New Zealand central bank Governor Graeme Wheeler needs to get inflation back to target and some observers think he has “plenty of room” to cut interest rates, Finance Minister Bill English said.
“He’s been out of the zone for years now, below the midpoint for quite a long time,” English said in an interview late Thursday, referring to Wheeler’s 2 percent inflation goal. “He’s meant to be following the Policy Targets Agreement, that’s the bit I look at, and one day somebody will start asking the minister of finance questions about whether he’s actually following the agreement or not.”
The PTA between English and Wheeler stipulates that the Reserve Bank governor must keep inflation between 1 percent and 3 percent on average over the medium term, with a focus on the 2 percent midpoint. That target will be missed for a fourth straight year in 2015, with inflation currently running at just 0.1 percent. Wheeler, who raised borrowing costs four times in 2014, last week cut the benchmark rate by a quarter percentage point to 3.25 percent and said one more reduction was possible.
ANZ Bank New Zealand Ltd. and Westpac Banking Corp. both predict two more cuts this year after data yesterday showed economic growth slowed more than forecast to 0.2 percent in the first quarter.
“People think he’s got plenty of room” to lower rates, said English. “His vocabulary is ‘data-dependent’ now isn’t it? So he’s got his first significant piece of data.”
A Reserve Bank spokesman declined to comment.
Nine of 15 economists in a Bloomberg survey expect Wheeler to cut rates again next month. The New Zealand dollar has dropped about 9 percent against its U.S. counterpart since the end of April on expectations of lower borrowing costs. It traded at 69.38 U.S. cents at 3:30 p.m. in Wellington.
English said that as the U.S. central bank gets closer to raising rates, the kiwi dollar should fall further.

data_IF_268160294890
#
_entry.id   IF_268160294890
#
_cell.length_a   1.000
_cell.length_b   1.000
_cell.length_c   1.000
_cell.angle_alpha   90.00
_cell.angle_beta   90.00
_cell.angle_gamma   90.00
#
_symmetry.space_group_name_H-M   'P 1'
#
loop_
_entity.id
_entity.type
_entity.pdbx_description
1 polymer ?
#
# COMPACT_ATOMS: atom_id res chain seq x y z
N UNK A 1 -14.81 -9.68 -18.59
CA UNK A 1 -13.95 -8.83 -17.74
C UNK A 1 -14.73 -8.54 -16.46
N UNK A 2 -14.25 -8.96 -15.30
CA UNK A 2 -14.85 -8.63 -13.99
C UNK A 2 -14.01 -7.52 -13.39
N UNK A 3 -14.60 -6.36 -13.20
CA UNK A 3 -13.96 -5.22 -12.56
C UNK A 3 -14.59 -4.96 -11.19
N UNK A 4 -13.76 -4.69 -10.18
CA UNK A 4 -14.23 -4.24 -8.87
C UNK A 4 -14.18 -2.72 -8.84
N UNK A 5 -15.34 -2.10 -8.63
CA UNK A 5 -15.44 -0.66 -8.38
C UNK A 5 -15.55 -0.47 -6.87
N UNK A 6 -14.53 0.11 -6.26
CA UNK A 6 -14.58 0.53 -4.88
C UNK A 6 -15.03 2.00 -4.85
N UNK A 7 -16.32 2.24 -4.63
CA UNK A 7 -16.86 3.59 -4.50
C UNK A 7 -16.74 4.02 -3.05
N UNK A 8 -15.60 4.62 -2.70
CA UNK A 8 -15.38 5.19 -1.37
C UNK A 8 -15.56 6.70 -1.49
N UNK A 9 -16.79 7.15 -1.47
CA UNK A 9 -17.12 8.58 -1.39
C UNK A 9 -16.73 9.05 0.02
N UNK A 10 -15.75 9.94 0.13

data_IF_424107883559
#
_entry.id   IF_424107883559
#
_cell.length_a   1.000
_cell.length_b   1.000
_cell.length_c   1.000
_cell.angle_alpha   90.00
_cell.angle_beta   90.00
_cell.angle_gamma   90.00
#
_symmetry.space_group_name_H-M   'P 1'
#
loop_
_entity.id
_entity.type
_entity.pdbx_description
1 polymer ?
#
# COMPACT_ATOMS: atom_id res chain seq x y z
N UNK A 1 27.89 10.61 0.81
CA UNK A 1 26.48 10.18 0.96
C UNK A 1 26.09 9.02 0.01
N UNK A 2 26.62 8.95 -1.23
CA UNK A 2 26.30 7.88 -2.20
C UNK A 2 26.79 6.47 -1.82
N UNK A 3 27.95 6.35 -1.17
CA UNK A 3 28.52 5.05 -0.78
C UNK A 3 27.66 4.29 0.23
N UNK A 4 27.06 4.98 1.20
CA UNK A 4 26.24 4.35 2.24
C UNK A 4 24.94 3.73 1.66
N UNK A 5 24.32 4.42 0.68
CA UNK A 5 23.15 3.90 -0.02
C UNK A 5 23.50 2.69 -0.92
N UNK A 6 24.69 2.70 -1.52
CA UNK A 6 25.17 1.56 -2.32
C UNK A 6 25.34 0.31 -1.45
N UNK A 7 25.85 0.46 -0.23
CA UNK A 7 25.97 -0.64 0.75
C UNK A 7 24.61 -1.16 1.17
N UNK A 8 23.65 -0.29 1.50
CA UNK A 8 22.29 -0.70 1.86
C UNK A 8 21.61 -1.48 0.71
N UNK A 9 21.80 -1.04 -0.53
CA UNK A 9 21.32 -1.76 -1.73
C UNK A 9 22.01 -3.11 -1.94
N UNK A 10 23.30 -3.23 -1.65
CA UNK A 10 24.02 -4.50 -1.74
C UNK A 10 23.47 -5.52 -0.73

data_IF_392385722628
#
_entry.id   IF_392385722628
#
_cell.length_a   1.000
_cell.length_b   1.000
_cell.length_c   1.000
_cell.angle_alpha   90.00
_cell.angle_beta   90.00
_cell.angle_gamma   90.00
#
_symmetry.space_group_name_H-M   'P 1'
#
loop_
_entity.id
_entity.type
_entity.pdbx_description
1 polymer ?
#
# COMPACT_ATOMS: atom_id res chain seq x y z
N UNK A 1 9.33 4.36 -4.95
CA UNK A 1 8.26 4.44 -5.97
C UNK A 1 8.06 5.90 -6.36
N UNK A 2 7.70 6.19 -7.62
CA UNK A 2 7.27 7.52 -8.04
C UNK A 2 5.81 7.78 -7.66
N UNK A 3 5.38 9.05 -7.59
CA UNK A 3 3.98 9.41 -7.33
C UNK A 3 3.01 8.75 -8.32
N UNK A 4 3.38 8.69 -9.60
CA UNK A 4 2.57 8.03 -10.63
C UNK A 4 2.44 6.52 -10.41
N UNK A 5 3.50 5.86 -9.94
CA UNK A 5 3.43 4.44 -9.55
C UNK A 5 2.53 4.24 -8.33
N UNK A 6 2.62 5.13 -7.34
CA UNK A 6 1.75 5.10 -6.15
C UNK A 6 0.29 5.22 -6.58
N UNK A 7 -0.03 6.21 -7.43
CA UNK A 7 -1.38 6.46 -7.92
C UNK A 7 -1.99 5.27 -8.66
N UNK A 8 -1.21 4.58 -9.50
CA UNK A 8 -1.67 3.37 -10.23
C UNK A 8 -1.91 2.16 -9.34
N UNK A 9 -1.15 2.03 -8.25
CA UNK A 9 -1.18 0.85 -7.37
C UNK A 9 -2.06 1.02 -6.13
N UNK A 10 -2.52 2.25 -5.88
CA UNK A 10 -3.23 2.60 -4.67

“The prime minister’s always more willing to stick a number on it, and he’s been saying 65 for a while,” English said. “The long-run average is the low 60s. Why would it be different from the long run? There’s a case for it being a bit stronger than that, but not massively stronger.”
The weaker exchange rate should eventually stoke prices and export earnings, and “we might find in 12 months’ time we’ve got 2 percent inflation,” he said. Still, the Reserve Bank had been forecasting inflation for a long time and it had yet to eventuate. The bank last week projected inflation will return to 2 percent in the fourth quarter of 2016.
Asked if Wheeler made a mistake raising rates last year, English said central bank policy makers “make the best decisions they can at the time.”
“The world has changed in ways that weren’t anticipated,” he said. “Even six months ago everyone thought their interest rates were going up, that’s why they fixed them at what they thought were low, reasonable rates. And now they’ve found they’ve fixed too high.”
Wheeler’s dilemma was dealing with soft commodity prices on one hand and soaring house prices in Auckland on the other, English said. If property investors proved to be the big drivers of Auckland house prices, new measures to curb lending to them starting Oct. 1 could have “a big effect,” he said.
English was bullish on the outlook for the New Zealand economy.
“If we can have 3 percent growth with inflation rising a bit from zero and the U.S. dollar rate under 70, that’s pretty good conditions for sustainability -- provided we deal with the most obvious macro imbalance, being the housing market.”